[5] Nadine El-Enany, ‘(B)ordering Britain’, Manchester: Manchester University Press, 2020, 82

[6] Ikuko Asaka, ‘Tropical Freedom: Climate, Settler Colonialism, and Black Exclusion in the Age of Emancipation’, Durham & London: Duke University Press, 2017, 3 -6, 11, 15-16. (See Krista A. Thompon, ‘An Eye for the Tropics’, Durham and London: Duke University Press, 2016 for more on the constructions of tropicality in the Caribbean and in particular the 19th century tourism industry and the emergence of tropical zones as ‘paradise’.)

[7] Ibid. 7

[8] Memorandum by the Secretary of State for the Colonies, ‘Arrival in the United Kingdom of Jamaican Unemployed’, C.P. (48) 154 18 June 1948. http://filestore.nationalarchi… El-Enany (2020, 83) presumes that this is a clumsy reference to the slave trade and the origins of the black people travelling from the Caribbean to work in England.

[9] El-Enany (2020) argues that the increase in migration of people across the British Empire, from racialised colonies to its heart -’the mother country’- was an unintended consequence of the 1948 British Nationality Act. She describes the intended function of the 1948 British Nationality Act as: to shore up the colonial project and propagate a declining Empire by constructing a shared British subjecthood across the colonies. In his memo Creech Jones, argues that ‘an influx’ like the arrival of the Windrush would not happen again, though conceded that, ‘we shall be faced with a steady trickle, which, however, can be dealt with without undue difficulty’. ‘Dealing with’ took the shape of the Commonwealth Immigration Acts of 1962 and 1968, and then the legislation of ‘Britishness as whiteness’ with the 1981 British Nationality Act and the Acts and policies that have come in its wake. See also Randall Hansen, ‘Citizenship and Immigration in Postwar Britain’, 2000.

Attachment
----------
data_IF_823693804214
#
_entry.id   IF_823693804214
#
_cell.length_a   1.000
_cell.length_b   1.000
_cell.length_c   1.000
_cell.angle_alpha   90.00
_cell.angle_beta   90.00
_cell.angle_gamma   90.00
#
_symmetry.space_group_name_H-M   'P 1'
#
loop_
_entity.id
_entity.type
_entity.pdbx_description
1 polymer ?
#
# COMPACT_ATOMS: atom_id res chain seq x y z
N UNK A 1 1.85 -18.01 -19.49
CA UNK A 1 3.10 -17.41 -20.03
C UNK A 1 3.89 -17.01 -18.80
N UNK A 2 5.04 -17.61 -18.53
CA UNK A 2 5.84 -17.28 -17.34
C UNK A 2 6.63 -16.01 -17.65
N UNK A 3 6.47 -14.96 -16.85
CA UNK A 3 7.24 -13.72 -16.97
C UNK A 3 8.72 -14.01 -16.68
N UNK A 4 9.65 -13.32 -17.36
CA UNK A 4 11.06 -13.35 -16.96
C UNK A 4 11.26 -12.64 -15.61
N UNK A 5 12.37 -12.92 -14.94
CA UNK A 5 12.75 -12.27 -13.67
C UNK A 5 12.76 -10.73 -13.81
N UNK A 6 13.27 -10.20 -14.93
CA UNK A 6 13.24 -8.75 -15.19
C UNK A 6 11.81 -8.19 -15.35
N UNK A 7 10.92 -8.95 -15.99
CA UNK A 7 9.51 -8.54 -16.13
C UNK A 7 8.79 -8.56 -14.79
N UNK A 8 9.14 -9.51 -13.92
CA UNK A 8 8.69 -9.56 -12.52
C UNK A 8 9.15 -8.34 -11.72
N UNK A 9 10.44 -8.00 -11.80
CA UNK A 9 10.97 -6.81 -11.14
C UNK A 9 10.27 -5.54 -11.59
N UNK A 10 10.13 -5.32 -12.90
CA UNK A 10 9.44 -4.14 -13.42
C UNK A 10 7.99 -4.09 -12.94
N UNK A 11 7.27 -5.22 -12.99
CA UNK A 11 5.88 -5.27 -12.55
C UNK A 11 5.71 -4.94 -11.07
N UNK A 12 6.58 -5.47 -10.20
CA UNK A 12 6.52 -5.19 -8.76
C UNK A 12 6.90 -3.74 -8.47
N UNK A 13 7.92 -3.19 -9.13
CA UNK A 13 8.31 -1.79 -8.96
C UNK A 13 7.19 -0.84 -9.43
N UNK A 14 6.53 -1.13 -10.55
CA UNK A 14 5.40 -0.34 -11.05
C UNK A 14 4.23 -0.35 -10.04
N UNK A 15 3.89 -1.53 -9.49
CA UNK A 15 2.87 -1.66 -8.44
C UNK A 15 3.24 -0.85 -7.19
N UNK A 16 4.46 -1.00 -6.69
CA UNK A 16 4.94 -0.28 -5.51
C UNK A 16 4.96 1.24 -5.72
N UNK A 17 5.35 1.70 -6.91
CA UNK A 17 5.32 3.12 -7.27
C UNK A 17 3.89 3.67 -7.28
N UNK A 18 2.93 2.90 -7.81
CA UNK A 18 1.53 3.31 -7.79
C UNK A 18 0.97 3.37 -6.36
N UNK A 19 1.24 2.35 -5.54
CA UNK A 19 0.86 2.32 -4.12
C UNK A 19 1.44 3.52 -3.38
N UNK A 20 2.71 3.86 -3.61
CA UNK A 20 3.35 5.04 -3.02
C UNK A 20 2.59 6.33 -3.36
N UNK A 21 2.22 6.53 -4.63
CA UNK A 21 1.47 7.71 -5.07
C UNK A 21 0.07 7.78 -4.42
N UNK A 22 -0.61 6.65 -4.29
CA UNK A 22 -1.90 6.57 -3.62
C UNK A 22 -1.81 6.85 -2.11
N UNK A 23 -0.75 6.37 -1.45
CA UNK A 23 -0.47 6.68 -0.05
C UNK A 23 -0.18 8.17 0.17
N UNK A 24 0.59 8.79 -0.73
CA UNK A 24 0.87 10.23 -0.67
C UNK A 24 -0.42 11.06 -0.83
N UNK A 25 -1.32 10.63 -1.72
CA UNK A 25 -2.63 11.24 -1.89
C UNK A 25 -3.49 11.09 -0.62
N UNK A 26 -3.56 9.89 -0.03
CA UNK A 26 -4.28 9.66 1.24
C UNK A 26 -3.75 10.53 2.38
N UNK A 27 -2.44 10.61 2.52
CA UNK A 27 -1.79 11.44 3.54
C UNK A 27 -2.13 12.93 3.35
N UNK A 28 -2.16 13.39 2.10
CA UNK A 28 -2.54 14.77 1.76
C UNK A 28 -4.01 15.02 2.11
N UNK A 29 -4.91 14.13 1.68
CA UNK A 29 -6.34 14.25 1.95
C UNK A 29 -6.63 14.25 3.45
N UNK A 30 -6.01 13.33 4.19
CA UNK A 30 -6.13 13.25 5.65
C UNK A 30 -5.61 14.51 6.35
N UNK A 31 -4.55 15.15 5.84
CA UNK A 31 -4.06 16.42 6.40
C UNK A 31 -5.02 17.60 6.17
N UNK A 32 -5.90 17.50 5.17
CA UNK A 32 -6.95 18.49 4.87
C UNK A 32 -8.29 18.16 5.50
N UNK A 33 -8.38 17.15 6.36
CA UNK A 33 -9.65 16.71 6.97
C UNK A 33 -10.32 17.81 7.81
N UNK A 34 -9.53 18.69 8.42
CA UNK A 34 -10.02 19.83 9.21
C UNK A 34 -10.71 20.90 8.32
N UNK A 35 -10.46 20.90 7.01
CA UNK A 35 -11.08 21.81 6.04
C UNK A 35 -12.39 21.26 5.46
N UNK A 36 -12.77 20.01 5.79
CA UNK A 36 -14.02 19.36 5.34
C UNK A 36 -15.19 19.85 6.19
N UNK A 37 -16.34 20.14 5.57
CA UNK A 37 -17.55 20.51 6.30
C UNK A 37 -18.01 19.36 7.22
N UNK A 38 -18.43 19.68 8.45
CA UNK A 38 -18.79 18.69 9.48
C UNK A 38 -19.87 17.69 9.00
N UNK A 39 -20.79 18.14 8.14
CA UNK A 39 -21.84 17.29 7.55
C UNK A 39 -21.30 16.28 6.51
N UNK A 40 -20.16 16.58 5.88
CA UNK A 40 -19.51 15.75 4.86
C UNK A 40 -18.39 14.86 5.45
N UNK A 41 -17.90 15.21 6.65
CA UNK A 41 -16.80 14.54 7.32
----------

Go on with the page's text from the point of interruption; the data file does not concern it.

[10] My grandparents’ audible scoffs directed at the screen and proceeding monologues during the news reporting of the Windrush Scandal and claims by MPs and reporters that the betrayal lay in the fact the Windrush generation were ‘British’, ‘welcome’ and ‘invited’. But see Nadine El-Elnany for scholarly evidence.

[11] June Evans, ‘African/Caribbeans in Scotland: A Socio-geographical Study’, PhD thesis, University of Edinburgh, 121 https://era.ed.ac.uk/handle/1842/7187

[12] Ibid 121

[13] Amos A. Ford, ‘Telling the Truth: The Life and Times of the British Honduran Forestry Unit in Scotland (1941-44)’, London: Karia Press, 1985. See also Sana Bigrami’s 2004 Documentary film on the men, ‘The Treefellers’.

[14] Evans, 1995, 7

[15] Ford, 1985, 84

[16] Ibid, 85

[17] Christina Sharpe, ‘In the Wake: On Being and Blackness’, Durham: Duke University Press, 2016


Camara Taylor an artist, writer and researcher. Their current projects focus on the excesses of dominant discourse, and lower frequencies of objection in the context of Black lives. Camara lives and works in Glasgow. camarataylor.com

Camara would like to thank all those cited, and Emilia Beatriz, who offered crucial feedback and insights on the first iteration of this piece.

This writing introduces a series of articles curated by Camara Taylor, looking at ‘the cold’ in its various registers and realities.

This commission has developed as a collaboration between the Scottish BAME Writers Network (SBWN) and MAP resident Reviews and Projects Co-editors Alison and Rosie. Special thanks to Jeda Pearl of SBWN.